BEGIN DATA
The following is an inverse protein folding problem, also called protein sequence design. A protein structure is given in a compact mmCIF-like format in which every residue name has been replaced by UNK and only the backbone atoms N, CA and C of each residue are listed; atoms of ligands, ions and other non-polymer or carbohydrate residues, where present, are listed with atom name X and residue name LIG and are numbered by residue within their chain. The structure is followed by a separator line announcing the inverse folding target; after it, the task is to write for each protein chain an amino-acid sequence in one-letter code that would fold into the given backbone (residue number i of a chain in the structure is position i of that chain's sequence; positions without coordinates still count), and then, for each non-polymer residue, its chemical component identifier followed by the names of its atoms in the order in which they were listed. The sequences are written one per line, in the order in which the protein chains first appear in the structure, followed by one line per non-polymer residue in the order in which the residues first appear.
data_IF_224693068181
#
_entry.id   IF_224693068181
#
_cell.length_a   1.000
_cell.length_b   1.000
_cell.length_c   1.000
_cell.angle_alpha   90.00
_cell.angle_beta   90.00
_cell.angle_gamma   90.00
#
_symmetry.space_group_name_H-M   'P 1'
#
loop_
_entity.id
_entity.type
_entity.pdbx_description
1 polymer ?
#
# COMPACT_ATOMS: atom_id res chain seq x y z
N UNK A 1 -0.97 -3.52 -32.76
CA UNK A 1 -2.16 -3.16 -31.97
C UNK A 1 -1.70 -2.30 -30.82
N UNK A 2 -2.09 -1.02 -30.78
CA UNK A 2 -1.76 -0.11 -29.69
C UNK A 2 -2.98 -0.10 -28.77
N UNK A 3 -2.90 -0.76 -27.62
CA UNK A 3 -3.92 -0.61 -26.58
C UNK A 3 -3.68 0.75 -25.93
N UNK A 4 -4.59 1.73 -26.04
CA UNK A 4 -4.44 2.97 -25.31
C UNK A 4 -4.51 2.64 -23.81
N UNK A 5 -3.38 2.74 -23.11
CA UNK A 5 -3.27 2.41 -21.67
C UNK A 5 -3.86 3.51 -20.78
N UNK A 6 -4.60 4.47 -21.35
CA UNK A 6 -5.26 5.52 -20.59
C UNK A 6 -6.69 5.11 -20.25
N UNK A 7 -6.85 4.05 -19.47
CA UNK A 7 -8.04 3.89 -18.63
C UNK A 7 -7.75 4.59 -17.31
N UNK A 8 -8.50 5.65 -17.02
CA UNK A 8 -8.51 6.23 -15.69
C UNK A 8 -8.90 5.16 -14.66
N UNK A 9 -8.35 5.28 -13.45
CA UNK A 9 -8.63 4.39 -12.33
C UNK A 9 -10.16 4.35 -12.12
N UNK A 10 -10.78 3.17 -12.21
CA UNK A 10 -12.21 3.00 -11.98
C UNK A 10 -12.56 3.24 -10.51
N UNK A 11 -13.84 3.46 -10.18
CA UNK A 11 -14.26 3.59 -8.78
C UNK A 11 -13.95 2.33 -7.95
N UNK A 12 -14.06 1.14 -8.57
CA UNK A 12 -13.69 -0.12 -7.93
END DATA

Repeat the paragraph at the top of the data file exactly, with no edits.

The following is an inverse protein folding problem, also called protein sequence design. A protein structure is given in a compact mmCIF-like format in which every residue name has been replaced by UNK and only the backbone atoms N, CA and C of each residue are listed; atoms of ligands, ions and other non-polymer or carbohydrate residues, where present, are listed with atom name X and residue name LIG and are numbered by residue within their chain. The structure is followed by a separator line announcing the inverse folding target; after it, the task is to write for each protein chain an amino-acid sequence in one-letter code that would fold into the given backbone (residue number i of a chain in the structure is position i of that chain's sequence; positions without coordinates still count), and then, for each non-polymer residue, its chemical component identifier followed by the names of its atoms in the order in which they were listed. The sequences are written one per line, in the order in which the protein chains first appear in the structure, followed by one line per non-polymer residue in the order in which the residues first appear.